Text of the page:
The Varangian Guard: Imperial Security


In the year 860AD the Rus Vikings launched an attack on Constantinople, going for the ultimate prize, but they could not take the city. Despite this hostile start, eventually Viking warriors would serve the Emperors of the Romans. The Varangians originated as simply ordinary mercenaries working for the Romans, just one group among many. They became far more than that, and are probably the most famous Byzantine military unit. They were ferocious warriors known for their bravery and their loyalty to the Emperor they served. They served as shock troops, elite troops sent to join field armies, and as defenders of the capital.

In 874 Constantinople and Kievan Rus reached a peace agreement which lasted until 907, when the Rus attacked the city again. In the reign of Michael III the Rus began serving as mercenaries in the imperial forces. In the 10th century, the amount of Norse and Rus Viking warriors in the army steadily increased. They are mentioned during the reign of Constantine Porphyrogennitos as guards at the court. But it was in the year 988 that the Varangians truly began to form. Basil II was facing the powerful rebel general Bardas Phokas, and asked the Grand Prince of Kiev, Vladimir the Great to send him Rus warriors to help him defend his throne. Vladimir sent 6,000 men whom he wanted to get out of Kiev because they were “furious at the Prince’s (Vladimir) unwillingness or incapiacity to pay them their wages…” and “…demanded that he show them the way to the Greeks (Romans).” Vladimir also converted to Christianity and married the princess Anna. This conversion to Christianity has had significant effect on history, as it helped bring the Russians into the Orthodox and not Catholic world. Basil unleashed his new Varangian army on the rebels at Chrysopolis and they chopped the traitors to pieces in the ferocious and ruthless fashion they would become famous for.

They helped Basil secure his throne and secured themselves a permanent role in the service of the Romans. Other warriors from Russia, Scandinavia, and later northwestern Europe would come to fight for the Romans in exchange for riches. Basil used them as more than just a bodyguard, he used them as a powerful element of the army. They helped him fight in Syria, Armenia, Georgia, and the Balkans. Basil II was famous for his campaigns, and he brought the Varangians with him everywhere he went.


The Varangians are probably one of the most famous elements of Byzantium in modern times. They are often portrayed as being nearly perfectly loyal bodyguards for the Emperors. While they were highly loyal overall, this was not always true in every case. As humans they were of course going to act in their own interests and according to their own principles.

The Varangians for example were highly involved with the overthrow of Emperor Michael V, whom had banished the Empress Zoe from the palace. Harold Hardrada had fallen out of favor, and was imprisoned for potentially stealing treasure or other offenses which may or may not have occurred. Some Varangians stereotypically stayed loyal, but most sided with Hardrada in supporting the usurpation of Michael V and reinstating the legitimate Macedonian dynasty. Michael V was blinded, some sources saying Harold himself carried that out. They were no Praetorian guard, but of course as people at times had to act in self-interest. Overall still a very loyal group!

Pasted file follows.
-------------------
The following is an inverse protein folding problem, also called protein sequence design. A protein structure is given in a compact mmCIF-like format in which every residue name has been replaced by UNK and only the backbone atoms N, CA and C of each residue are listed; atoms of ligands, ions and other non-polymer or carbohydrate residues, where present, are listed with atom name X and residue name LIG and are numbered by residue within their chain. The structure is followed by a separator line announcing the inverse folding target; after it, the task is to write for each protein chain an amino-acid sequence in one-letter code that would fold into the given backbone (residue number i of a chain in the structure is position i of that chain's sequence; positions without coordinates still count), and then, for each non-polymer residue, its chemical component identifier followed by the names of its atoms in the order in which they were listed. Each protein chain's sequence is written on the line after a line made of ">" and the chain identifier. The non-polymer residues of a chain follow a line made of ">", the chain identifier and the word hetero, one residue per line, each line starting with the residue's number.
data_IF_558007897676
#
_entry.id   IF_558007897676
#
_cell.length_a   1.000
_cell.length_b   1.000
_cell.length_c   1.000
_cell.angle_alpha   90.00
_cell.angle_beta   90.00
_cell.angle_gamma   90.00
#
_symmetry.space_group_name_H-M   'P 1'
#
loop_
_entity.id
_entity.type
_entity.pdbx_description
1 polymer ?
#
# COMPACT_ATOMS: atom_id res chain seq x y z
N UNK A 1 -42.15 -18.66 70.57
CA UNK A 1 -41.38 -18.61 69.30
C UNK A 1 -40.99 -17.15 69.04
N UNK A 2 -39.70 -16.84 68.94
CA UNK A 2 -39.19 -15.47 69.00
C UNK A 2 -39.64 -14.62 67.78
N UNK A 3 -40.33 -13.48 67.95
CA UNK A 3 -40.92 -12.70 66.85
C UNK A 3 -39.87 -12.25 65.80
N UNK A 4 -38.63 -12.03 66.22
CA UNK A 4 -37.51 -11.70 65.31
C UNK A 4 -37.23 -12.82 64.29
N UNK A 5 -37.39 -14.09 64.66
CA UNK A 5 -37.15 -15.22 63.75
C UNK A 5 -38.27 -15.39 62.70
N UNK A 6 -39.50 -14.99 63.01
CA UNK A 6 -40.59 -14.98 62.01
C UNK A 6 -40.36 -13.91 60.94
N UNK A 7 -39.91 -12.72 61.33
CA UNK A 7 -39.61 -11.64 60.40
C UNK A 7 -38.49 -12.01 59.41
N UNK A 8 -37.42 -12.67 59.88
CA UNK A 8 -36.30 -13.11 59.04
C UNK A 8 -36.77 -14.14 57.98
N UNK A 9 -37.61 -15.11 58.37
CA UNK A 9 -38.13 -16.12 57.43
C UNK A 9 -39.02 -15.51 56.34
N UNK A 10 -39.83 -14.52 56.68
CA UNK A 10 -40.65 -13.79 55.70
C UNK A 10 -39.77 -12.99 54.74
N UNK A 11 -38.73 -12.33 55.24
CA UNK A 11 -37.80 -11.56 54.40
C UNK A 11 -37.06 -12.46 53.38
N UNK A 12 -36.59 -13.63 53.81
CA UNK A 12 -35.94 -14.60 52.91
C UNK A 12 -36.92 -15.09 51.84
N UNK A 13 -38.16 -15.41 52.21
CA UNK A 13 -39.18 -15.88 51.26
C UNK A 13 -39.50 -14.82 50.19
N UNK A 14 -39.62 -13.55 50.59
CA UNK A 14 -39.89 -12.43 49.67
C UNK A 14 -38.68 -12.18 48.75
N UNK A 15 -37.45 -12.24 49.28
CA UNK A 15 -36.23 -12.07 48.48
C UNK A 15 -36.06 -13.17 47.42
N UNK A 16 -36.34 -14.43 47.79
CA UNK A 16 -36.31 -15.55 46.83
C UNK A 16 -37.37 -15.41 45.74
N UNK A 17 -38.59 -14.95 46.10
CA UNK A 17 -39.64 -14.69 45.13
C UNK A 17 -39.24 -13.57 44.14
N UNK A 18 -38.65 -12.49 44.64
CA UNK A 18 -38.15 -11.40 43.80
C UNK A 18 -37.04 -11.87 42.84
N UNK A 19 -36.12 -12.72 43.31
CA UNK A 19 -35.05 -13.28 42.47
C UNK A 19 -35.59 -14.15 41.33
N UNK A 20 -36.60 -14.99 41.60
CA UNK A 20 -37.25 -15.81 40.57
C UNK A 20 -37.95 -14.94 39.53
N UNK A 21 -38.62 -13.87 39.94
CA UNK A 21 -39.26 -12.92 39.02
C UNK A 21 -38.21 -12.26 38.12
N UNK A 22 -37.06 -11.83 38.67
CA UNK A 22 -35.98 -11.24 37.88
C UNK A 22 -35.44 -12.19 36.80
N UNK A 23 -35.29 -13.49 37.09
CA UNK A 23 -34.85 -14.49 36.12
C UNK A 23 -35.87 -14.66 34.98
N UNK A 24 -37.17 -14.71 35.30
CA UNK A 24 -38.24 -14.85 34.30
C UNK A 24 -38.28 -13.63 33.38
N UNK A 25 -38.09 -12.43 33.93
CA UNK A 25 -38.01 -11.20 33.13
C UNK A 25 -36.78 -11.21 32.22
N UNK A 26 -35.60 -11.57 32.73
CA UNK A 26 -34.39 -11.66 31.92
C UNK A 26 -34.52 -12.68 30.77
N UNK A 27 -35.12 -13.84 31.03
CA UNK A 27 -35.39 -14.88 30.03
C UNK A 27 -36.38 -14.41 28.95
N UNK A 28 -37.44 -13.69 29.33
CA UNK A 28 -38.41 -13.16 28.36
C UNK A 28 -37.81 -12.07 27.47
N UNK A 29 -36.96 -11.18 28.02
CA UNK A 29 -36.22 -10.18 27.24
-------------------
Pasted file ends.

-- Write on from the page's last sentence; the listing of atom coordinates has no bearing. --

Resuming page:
The fate of the Varangian guard after 1204 is less clearly described, but clearly they were still present in a smaller form after that time. The Varangians were the only ones who fought well on the Byzantine side in 1204, and it seems some went on to serve the Romans afterwards in the splinter states of Nicaea, and possibly Epirus. It’s also possible even the Latin “Emperor” of Constantinople from 1204-1261 had a small retinue of Varangians as well

The Varangians slowly decline in mentions in the sources after 1261 when Constantinople was freed from Latin rule. According to “The Varangian Guard 988-1453 (Men-at-Arms)” by Raffaele D’Amato, in 1265 “the Bulgarian tsar ambushed a Byzantine army and besieged them in the small town of Ainos; he offered the garrison their lives and allowed them to keep the town in return for releasing the captured former Seljuk Sultan of Rum…the Varangians agreed; when a relief force arrived the next day the furious Emperor Michael VIII had them flogged, dressed in women’s clothing, and led on donkeys around the streets of Constantinople. Nevertheless, until 1272 the emperor employed the Varangians extensively in campaigns to recover territories”

They declined in their prestige and mention in the histories after that time. The state was increasingly poorer after the reign of Michael VIII and surely that contributed. John Kantakouzenos mentions them in his history as still being guards in 1316, 1328, 1330, and 1341. But it seems they were just a smaller retinue of palace guards not a unit of the army as they once had been. Emperor John VII said on a letter to King Henry IV that some English Varangians were active in the defense of Constantinople against the Turks in 1402. They are mentioned in 1404 during Manuel II’s reign as well. But it seems there were no Varangians in 1453 so probably in the early 1400s the Varangians faded away completely


The Varangian Guard 988-1453 (Men-at-Arms)” by Raffaele D’Amato